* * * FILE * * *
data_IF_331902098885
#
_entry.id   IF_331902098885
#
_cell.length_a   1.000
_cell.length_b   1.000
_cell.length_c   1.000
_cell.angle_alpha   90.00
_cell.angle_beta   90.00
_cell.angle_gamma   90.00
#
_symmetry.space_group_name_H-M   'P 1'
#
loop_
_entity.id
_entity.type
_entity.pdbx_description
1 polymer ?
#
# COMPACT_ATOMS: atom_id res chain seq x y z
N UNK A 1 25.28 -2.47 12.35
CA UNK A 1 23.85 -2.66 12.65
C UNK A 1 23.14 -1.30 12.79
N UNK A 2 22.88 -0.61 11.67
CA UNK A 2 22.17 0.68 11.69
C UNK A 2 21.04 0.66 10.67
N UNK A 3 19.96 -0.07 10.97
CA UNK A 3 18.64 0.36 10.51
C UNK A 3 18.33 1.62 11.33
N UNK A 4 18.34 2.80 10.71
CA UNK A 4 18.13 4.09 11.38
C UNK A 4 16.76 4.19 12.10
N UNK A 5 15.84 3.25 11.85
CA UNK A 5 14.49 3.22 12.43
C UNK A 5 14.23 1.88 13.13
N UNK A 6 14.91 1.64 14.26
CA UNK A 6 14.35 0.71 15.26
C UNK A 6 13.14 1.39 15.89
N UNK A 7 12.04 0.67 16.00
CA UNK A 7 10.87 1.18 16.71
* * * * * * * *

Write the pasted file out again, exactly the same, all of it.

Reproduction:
data_IF_331902098885
#
_entry.id   IF_331902098885
#
_cell.length_a   1.000
_cell.length_b   1.000
_cell.length_c   1.000
_cell.angle_alpha   90.00
_cell.angle_beta   90.00
_cell.angle_gamma   90.00
#
_symmetry.space_group_name_H-M   'P 1'
#
loop_
_entity.id
_entity.type
_entity.pdbx_description
1 polymer ?
#
# COMPACT_ATOMS: atom_id res chain seq x y z
N UNK A 1 25.28 -2.47 12.35
CA UNK A 1 23.85 -2.66 12.65
C UNK A 1 23.14 -1.30 12.79
N UNK A 2 22.88 -0.61 11.67
CA UNK A 2 22.17 0.68 11.69
C UNK A 2 21.04 0.66 10.67
N UNK A 3 19.96 -0.07 10.97
CA UNK A 3 18.64 0.36 10.51
C UNK A 3 18.33 1.62 11.33
N UNK A 4 18.34 2.80 10.71
CA UNK A 4 18.13 4.09 11.38
C UNK A 4 16.76 4.19 12.10
N UNK A 5 15.84 3.25 11.85
CA UNK A 5 14.49 3.22 12.43
C UNK A 5 14.23 1.88 13.13
N UNK A 6 14.91 1.64 14.26
CA UNK A 6 14.35 0.71 15.26
C UNK A 6 13.14 1.39 15.89
N UNK A 7 12.04 0.67 16.00
CA UNK A 7 10.87 1.18 16.71